THE WHOLE of Rubery could soon become a SmartWater village after a campaign involving the police, local councillor Peter McDonald and the Neighbourhood Watch.
Coun McDonald put in £4,000 from his county council divisional funds and West Mercia Police and Crime Commissioner John Campion contributed £5,000, meaning there is now enough of the high-tech liquid for everyone in the area for free.
SmartWater will be available for people to collect from the village’s library from 10am to 2pm tomorrow (Saturday).
SmartWater is a high-tech liquid which has a unique chemical code to every bottle, similar to DNA, and is only visible under UV light.
Residents mark their valuables with the water and if stolen they can be returned to the rightful owner once the individual code is checked against a database.
Such is the reliability of SmartWater, if a thief or someone who has handled stolen goods has the liquid on them, it can be used as evidence as part of the criminal case against them and has led to convictions in the past.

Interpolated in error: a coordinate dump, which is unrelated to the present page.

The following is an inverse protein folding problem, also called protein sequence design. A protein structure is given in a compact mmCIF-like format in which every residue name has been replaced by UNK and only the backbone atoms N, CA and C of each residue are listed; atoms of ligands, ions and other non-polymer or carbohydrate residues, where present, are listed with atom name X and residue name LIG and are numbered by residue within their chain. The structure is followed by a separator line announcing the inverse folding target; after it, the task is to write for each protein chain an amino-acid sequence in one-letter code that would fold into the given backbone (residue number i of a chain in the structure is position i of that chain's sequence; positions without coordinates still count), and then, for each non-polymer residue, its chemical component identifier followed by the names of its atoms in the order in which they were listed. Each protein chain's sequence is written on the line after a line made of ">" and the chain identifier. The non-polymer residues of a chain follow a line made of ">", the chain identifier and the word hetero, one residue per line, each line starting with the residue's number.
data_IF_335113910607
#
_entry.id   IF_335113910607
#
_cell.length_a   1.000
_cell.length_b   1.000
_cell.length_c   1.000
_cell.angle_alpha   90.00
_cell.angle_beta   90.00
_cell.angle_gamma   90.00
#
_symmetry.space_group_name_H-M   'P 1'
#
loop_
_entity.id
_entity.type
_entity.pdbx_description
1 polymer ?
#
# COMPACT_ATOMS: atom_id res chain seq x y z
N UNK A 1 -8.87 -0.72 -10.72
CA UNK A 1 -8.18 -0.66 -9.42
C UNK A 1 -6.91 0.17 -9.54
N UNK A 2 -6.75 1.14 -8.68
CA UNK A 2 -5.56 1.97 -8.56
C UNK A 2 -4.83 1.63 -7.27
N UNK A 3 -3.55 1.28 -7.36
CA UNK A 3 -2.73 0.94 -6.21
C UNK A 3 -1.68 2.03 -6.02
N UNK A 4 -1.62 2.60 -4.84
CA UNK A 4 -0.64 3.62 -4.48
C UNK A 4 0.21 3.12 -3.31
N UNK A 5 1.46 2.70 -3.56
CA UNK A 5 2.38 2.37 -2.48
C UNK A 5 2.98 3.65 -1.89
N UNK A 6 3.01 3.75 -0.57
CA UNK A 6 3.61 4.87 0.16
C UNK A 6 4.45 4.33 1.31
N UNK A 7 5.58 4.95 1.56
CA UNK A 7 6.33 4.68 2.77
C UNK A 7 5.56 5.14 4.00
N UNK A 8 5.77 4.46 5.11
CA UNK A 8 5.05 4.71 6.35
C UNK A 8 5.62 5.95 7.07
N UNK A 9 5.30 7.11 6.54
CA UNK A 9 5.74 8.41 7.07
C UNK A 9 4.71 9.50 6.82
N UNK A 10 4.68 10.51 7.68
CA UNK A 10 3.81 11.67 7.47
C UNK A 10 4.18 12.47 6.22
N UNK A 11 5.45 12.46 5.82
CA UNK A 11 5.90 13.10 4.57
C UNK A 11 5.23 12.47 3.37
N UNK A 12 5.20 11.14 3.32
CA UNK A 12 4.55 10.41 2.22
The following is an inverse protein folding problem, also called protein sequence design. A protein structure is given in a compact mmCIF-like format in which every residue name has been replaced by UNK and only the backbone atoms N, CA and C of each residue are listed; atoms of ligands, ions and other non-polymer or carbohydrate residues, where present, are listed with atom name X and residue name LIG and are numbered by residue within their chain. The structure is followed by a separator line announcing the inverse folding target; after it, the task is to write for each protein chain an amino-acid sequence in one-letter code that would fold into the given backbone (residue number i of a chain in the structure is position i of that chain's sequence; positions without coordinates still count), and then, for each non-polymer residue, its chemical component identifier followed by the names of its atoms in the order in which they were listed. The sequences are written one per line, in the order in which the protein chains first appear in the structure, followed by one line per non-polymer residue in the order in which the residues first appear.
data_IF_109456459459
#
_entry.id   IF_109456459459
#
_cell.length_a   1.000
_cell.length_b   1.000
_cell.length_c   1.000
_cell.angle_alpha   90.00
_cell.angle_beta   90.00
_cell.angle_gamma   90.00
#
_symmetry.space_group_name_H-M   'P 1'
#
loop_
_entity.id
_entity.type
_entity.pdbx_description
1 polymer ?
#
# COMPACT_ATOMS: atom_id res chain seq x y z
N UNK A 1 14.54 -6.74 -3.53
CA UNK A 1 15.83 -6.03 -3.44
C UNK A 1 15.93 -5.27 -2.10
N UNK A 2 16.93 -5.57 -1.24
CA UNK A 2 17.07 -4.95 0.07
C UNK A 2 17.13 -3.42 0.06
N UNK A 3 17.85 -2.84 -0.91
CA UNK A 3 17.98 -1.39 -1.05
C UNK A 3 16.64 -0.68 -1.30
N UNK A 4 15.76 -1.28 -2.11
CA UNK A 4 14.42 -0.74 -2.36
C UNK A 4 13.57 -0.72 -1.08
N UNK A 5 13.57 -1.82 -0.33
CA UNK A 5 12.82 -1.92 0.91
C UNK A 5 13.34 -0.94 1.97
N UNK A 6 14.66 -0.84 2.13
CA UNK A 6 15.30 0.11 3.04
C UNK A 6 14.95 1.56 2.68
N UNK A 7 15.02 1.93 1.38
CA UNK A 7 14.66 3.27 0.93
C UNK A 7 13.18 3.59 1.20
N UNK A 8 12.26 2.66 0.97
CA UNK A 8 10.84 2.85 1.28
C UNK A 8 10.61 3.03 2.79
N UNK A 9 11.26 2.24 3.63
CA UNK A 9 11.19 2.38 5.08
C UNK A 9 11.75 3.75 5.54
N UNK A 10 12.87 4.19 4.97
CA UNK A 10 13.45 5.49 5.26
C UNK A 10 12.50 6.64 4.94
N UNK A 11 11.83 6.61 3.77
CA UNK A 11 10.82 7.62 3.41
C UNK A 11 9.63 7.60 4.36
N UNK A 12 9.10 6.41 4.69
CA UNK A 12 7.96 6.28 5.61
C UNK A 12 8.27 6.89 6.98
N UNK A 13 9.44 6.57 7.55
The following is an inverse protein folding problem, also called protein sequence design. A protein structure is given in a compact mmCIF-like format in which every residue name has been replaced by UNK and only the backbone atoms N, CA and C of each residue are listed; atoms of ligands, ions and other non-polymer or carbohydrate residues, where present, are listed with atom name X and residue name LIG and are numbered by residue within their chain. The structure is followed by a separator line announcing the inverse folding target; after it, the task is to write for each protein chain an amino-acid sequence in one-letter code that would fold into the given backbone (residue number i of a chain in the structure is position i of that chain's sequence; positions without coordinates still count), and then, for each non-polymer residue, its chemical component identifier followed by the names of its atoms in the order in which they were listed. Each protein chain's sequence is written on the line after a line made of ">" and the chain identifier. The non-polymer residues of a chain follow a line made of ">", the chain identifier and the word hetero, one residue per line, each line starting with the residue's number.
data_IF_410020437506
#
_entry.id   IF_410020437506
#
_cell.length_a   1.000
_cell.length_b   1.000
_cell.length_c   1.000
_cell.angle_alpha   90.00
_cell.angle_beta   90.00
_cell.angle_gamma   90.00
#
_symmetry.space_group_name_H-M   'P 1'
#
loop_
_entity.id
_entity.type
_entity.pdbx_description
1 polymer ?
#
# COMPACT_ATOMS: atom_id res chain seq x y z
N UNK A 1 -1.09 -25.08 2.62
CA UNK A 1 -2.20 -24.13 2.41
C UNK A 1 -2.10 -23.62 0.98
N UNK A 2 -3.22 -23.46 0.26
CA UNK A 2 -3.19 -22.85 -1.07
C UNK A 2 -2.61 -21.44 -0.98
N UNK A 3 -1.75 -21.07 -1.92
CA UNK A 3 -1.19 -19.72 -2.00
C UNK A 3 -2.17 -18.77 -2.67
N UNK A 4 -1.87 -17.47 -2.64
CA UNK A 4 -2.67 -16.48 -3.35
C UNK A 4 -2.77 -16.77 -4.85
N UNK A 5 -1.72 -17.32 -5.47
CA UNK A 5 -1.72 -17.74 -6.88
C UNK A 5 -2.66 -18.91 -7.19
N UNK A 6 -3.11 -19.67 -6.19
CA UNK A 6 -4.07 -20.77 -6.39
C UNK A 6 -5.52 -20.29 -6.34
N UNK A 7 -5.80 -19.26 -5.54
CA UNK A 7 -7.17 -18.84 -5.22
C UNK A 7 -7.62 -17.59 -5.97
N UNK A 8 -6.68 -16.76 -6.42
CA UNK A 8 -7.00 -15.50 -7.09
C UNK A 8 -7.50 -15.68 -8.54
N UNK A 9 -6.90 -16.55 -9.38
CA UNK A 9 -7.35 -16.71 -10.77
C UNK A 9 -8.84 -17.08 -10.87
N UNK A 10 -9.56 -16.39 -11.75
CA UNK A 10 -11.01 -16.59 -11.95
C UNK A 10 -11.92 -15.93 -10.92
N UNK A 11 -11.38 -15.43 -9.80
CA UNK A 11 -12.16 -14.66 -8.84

Signs warning potential thieves can also be put on lamp posts in areas and stickers in front and back windows of homes, warning the criminals of the risks they are taking by targeting the properties.
Statistics show that typically in SmartWater areas, crime, such as burglary and thefts, drops by 74 per cent.
Jim Duggan, chairman of the Rubery Neighbourhood Watch, said: “We have been pushing for us to become a SmartWater village for some time now so this is exceptional news.
“I hope everyone now takes up the offer.”
Coun McDonald said prevention was better than cure in the fight against crime.
“SmartWater has established track record for detecting and deterring criminal activity.”